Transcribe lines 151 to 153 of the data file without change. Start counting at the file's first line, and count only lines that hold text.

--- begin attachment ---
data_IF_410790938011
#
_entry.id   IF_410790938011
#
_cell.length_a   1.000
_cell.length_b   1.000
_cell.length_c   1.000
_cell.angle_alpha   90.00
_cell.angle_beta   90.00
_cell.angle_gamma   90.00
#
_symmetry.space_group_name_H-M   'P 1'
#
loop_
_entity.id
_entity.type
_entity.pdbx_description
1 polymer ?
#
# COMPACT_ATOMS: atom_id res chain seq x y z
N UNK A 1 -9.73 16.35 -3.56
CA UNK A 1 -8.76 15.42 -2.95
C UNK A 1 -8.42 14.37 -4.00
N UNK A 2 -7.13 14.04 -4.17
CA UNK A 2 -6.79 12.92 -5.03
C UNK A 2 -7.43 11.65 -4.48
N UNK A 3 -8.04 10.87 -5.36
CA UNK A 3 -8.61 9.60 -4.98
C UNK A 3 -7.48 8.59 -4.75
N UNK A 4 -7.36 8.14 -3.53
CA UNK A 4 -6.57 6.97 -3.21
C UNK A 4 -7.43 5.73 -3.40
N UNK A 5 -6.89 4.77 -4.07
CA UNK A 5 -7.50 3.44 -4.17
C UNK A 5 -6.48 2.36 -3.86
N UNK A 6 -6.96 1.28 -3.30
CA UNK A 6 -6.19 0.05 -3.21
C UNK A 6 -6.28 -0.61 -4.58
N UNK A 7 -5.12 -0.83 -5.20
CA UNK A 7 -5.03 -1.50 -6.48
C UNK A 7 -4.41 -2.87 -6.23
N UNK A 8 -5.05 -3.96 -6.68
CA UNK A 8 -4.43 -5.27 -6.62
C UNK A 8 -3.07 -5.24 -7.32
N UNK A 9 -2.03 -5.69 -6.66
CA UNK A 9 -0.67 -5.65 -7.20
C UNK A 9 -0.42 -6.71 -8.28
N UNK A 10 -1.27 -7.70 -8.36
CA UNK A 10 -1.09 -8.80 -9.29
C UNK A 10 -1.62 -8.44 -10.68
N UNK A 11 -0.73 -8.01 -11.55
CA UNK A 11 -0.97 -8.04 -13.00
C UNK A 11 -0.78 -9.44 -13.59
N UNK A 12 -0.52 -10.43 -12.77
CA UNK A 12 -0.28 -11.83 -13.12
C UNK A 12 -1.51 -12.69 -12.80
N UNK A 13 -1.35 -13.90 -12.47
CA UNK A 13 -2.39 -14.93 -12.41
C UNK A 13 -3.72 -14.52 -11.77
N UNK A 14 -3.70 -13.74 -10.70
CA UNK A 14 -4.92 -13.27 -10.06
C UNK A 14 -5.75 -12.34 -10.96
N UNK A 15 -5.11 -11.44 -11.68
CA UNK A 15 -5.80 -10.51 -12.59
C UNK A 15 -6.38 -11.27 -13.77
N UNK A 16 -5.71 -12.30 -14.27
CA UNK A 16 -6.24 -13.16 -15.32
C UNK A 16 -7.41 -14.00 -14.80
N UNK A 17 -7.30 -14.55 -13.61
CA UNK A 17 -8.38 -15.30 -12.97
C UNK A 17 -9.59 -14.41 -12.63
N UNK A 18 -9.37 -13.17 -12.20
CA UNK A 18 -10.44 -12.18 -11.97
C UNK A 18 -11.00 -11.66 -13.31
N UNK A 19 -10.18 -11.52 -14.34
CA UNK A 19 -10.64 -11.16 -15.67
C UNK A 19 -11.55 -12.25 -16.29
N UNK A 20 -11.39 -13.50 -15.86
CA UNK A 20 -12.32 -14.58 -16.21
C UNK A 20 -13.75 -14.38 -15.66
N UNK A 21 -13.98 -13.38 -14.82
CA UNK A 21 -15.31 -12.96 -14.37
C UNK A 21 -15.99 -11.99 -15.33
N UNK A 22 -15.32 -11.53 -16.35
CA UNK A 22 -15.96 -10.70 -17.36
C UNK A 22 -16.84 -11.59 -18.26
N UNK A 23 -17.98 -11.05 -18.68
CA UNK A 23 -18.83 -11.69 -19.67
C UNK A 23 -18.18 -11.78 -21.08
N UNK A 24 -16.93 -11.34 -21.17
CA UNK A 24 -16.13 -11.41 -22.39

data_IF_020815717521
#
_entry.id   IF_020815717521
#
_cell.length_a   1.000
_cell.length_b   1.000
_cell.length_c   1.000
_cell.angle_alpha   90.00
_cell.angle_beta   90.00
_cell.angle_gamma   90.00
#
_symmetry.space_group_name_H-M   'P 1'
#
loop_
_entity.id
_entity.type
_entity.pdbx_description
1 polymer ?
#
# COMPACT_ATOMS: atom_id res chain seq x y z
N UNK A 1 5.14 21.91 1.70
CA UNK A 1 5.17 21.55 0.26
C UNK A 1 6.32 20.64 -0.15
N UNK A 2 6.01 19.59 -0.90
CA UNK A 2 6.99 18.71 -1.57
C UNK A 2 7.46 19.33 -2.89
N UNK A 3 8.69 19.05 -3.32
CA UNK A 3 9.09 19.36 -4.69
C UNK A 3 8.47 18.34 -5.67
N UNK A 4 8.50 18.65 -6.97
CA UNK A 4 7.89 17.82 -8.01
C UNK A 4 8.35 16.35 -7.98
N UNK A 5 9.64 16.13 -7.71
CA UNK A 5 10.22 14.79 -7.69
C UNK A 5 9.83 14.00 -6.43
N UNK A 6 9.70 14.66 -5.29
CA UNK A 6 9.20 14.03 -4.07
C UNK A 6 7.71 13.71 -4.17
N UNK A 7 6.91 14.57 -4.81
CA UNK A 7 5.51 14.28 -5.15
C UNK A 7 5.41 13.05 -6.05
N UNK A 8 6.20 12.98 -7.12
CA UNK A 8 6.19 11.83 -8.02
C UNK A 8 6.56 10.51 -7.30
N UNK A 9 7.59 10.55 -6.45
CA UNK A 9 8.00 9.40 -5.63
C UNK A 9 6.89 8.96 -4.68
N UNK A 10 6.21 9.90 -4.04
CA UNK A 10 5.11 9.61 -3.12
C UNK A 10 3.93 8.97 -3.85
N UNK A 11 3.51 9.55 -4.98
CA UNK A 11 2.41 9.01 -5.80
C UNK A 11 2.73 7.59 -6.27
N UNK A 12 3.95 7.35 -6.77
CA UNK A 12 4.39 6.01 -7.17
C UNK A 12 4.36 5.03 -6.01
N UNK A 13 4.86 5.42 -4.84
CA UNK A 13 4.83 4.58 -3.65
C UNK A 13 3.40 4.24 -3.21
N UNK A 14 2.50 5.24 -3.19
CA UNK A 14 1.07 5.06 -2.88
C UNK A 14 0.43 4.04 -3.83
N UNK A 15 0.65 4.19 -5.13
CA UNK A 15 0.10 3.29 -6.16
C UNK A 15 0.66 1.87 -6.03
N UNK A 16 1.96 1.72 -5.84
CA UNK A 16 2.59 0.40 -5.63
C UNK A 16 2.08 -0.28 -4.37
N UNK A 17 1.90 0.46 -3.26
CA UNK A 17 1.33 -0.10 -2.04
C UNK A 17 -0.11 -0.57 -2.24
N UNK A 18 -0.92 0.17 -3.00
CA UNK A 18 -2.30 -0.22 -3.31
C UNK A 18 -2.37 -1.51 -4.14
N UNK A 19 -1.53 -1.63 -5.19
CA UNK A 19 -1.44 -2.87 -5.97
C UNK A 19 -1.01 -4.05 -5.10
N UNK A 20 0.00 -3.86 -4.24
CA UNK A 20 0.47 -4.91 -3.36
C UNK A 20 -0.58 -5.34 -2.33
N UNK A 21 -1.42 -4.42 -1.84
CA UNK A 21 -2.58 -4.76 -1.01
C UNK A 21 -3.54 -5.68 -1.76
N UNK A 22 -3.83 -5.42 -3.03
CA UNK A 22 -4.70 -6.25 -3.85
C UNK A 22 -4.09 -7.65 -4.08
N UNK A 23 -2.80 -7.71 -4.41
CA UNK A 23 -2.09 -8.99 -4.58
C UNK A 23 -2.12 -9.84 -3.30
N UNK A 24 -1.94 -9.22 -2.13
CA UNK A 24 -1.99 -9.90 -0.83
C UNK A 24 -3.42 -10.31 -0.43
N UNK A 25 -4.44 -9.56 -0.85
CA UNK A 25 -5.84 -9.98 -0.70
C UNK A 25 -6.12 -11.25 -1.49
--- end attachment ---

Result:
N UNK A 14 2.50 5.24 -3.19
CA UNK A 14 1.07 5.06 -2.88
C UNK A 14 0.43 4.04 -3.83